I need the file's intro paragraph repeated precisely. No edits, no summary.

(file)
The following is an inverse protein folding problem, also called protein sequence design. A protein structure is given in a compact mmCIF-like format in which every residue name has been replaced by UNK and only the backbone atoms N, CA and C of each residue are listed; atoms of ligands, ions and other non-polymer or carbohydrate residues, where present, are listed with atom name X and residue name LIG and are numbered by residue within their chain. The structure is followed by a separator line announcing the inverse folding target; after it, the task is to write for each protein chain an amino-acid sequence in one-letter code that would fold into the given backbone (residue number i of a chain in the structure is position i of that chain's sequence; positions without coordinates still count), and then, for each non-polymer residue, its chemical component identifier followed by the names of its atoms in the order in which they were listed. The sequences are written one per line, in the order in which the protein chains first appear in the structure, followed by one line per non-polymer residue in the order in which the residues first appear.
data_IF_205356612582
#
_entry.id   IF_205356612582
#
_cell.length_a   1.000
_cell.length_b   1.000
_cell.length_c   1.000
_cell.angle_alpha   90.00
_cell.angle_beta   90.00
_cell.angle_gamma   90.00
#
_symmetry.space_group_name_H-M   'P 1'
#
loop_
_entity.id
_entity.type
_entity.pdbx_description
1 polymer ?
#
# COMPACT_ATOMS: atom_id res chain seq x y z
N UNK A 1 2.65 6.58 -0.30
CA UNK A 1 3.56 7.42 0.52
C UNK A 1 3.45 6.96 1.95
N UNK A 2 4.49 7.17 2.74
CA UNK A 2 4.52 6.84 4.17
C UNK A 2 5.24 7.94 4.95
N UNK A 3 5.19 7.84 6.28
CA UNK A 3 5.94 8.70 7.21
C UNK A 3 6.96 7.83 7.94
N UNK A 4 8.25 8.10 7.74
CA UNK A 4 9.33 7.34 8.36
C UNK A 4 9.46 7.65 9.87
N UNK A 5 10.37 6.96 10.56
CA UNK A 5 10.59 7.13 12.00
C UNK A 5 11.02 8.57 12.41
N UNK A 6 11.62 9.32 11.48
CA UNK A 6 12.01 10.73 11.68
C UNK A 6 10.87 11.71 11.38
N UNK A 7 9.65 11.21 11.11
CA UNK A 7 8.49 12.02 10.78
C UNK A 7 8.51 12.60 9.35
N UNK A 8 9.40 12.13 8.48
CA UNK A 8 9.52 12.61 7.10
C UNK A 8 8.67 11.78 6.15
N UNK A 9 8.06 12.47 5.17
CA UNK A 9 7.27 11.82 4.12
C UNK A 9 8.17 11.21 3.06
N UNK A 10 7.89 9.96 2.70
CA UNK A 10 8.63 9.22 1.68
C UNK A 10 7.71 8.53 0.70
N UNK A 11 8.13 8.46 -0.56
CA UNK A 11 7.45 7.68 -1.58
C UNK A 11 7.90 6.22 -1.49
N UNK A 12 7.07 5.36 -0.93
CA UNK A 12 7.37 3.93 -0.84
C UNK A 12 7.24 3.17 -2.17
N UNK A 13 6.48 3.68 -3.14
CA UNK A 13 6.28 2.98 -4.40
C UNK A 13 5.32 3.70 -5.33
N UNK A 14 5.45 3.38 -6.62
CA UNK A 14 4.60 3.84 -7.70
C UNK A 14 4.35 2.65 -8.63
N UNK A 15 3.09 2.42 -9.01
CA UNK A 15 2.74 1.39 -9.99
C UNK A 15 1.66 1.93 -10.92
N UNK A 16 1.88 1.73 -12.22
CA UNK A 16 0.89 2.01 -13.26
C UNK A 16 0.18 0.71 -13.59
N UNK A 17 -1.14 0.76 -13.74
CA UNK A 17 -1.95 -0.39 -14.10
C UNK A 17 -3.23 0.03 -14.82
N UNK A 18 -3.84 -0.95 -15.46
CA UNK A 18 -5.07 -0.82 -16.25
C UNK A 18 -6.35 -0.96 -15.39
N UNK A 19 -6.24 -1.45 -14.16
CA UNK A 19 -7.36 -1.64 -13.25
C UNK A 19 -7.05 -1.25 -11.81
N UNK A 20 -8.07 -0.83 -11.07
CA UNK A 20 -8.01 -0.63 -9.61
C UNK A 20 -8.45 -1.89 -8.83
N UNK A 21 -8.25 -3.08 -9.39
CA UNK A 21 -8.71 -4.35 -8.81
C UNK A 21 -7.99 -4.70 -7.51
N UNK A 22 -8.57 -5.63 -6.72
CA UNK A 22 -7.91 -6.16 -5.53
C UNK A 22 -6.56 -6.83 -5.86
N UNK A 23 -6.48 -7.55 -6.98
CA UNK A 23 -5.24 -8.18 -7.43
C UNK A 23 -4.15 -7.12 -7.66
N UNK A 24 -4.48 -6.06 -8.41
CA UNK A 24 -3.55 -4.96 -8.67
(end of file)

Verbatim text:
The following is an inverse protein folding problem, also called protein sequence design. A protein structure is given in a compact mmCIF-like format in which every residue name has been replaced by UNK and only the backbone atoms N, CA and C of each residue are listed; atoms of ligands, ions and other non-polymer or carbohydrate residues, where present, are listed with atom name X and residue name LIG and are numbered by residue within their chain. The structure is followed by a separator line announcing the inverse folding target; after it, the task is to write for each protein chain an amino-acid sequence in one-letter code that would fold into the given backbone (residue number i of a chain in the structure is position i of that chain's sequence; positions without coordinates still count), and then, for each non-polymer residue, its chemical component identifier followed by the names of its atoms in the order in which they were listed. The sequences are written one per line, in the order in which the protein chains first appear in the structure, followed by one line per non-polymer residue in the order in which the residues first appear.